The Normal, the Paranormal, and Edgar Cayce
Jtt^ ne of the most overused one-liners in the statistical business is ■ ■ Disraeli's classification (and Mark Twain's clarification) of lies ^dr into the three taxa "lies, damn lies, and statistics." Of course, the problem really lies in the misuse of statistics and, more generally, in the misunderstanding of statistics and probabilities that most of us have in dealing with the real world. When it comes to estimating the likelihood of something happening, most of us overestimate or underestimate probabilities in a way that can make normal events seem like paranormal phenomena. I saw a classic example of this at in a visit to Edgar Cayce's Association for Research and Enlightenment (A.R.E.), located in Virginia Beach, Virginia. One day when I was in town, Clay Drees, a professor at nearby Virginia Wesleyan College, and I decided to pay them a visit. We were fortunate to arrive on a relatively busy day during which the A.R.E. staff were conducting an ESP "experiment" in extrasensory perception (ESP). Since they were claiming that one's ESP could be proved scientifically, we considered A.R.E. fair game for skeptics.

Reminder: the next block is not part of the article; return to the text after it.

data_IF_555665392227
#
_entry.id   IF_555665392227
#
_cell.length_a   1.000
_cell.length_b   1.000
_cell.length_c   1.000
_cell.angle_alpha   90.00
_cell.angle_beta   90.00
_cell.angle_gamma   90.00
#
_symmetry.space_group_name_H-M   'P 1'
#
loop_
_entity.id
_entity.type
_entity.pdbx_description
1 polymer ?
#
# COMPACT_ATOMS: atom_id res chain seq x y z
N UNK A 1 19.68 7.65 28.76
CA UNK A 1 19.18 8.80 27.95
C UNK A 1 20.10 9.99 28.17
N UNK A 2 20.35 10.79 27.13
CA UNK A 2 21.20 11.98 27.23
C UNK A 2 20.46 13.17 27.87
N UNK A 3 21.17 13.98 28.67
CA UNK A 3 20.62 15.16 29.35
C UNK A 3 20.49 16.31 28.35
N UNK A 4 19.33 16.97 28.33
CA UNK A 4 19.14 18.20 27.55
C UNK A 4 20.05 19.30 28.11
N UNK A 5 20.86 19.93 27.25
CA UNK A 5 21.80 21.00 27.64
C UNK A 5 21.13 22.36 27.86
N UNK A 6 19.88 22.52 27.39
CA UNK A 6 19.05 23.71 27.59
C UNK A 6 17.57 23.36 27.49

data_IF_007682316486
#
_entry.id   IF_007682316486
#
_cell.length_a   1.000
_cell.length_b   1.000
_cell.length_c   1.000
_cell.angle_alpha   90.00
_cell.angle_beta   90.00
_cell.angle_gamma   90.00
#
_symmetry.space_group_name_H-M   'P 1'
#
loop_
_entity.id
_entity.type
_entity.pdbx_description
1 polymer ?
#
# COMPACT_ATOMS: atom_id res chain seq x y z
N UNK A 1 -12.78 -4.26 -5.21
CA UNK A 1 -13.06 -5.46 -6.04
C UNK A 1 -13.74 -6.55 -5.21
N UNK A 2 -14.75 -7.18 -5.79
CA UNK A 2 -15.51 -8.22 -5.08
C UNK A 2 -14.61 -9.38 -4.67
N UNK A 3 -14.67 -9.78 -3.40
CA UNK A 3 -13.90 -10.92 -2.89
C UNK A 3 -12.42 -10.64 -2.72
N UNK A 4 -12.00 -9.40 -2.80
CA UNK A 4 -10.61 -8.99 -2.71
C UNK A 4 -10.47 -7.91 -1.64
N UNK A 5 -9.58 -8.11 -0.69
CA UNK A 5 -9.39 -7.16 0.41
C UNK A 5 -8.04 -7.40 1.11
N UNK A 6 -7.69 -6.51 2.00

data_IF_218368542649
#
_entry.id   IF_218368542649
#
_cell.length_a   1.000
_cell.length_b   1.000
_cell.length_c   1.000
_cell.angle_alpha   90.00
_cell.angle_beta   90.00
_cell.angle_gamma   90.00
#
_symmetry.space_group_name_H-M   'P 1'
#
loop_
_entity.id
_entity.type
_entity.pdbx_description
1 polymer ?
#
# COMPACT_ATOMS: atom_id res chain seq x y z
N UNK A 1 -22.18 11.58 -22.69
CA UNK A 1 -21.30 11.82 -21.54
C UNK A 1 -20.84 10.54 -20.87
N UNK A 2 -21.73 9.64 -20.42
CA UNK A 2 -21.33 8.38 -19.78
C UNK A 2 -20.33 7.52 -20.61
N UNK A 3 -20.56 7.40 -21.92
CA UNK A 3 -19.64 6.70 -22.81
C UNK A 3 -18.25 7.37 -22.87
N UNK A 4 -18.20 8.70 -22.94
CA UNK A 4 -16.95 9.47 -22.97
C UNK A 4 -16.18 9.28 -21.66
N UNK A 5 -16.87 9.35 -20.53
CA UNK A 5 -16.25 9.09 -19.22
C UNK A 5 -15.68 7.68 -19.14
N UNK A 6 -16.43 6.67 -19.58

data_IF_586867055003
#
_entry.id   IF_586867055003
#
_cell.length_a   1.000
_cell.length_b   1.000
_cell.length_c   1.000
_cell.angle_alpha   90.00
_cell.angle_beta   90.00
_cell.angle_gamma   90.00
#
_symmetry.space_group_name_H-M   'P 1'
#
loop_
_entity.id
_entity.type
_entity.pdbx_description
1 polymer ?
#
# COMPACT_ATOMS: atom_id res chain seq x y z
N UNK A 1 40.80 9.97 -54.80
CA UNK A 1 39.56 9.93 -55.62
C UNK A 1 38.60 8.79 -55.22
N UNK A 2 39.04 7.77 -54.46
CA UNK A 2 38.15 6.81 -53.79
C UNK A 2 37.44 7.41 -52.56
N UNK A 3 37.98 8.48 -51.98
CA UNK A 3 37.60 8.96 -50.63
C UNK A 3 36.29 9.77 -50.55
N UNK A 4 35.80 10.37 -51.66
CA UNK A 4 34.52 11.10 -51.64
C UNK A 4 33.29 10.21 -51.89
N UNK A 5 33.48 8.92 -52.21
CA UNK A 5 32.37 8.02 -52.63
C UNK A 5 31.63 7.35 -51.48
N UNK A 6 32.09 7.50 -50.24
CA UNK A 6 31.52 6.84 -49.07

According to their own literature, A.R.E. was "founded in 1931 to preserve, research, and make available the readings of Edgar Cayce," one of the most prominent "psychics" of the twentieth century. Like many such organizations, A.R.E. has many of the trappings of science: a building whose size and facade suggest modernity and authority; an extensive
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